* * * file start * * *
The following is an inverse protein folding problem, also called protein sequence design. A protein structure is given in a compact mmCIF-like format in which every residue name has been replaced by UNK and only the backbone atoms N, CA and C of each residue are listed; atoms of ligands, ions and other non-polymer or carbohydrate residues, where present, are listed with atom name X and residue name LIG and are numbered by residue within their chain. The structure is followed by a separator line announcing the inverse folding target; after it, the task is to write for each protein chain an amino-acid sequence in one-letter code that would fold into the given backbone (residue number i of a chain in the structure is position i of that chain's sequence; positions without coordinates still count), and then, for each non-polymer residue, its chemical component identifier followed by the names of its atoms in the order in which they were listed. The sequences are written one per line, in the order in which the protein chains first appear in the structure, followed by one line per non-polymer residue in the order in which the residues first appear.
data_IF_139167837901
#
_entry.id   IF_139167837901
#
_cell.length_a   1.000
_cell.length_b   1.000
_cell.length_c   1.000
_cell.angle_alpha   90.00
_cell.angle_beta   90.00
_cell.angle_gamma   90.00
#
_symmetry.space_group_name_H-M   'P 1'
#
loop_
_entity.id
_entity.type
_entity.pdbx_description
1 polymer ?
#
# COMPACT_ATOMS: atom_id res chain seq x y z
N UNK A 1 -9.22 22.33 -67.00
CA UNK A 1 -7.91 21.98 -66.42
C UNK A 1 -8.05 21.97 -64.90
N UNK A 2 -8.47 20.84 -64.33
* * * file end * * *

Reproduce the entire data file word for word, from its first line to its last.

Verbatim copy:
The following is an inverse protein folding problem, also called protein sequence design. A protein structure is given in a compact mmCIF-like format in which every residue name has been replaced by UNK and only the backbone atoms N, CA and C of each residue are listed; atoms of ligands, ions and other non-polymer or carbohydrate residues, where present, are listed with atom name X and residue name LIG and are numbered by residue within their chain. The structure is followed by a separator line announcing the inverse folding target; after it, the task is to write for each protein chain an amino-acid sequence in one-letter code that would fold into the given backbone (residue number i of a chain in the structure is position i of that chain's sequence; positions without coordinates still count), and then, for each non-polymer residue, its chemical component identifier followed by the names of its atoms in the order in which they were listed. The sequences are written one per line, in the order in which the protein chains first appear in the structure, followed by one line per non-polymer residue in the order in which the residues first appear.
data_IF_139167837901
#
_entry.id   IF_139167837901
#
_cell.length_a   1.000
_cell.length_b   1.000
_cell.length_c   1.000
_cell.angle_alpha   90.00
_cell.angle_beta   90.00
_cell.angle_gamma   90.00
#
_symmetry.space_group_name_H-M   'P 1'
#
loop_
_entity.id
_entity.type
_entity.pdbx_description
1 polymer ?
#
# COMPACT_ATOMS: atom_id res chain seq x y z
N UNK A 1 -9.22 22.33 -67.00
CA UNK A 1 -7.91 21.98 -66.42
C UNK A 1 -8.05 21.97 -64.90
N UNK A 2 -8.47 20.84 -64.33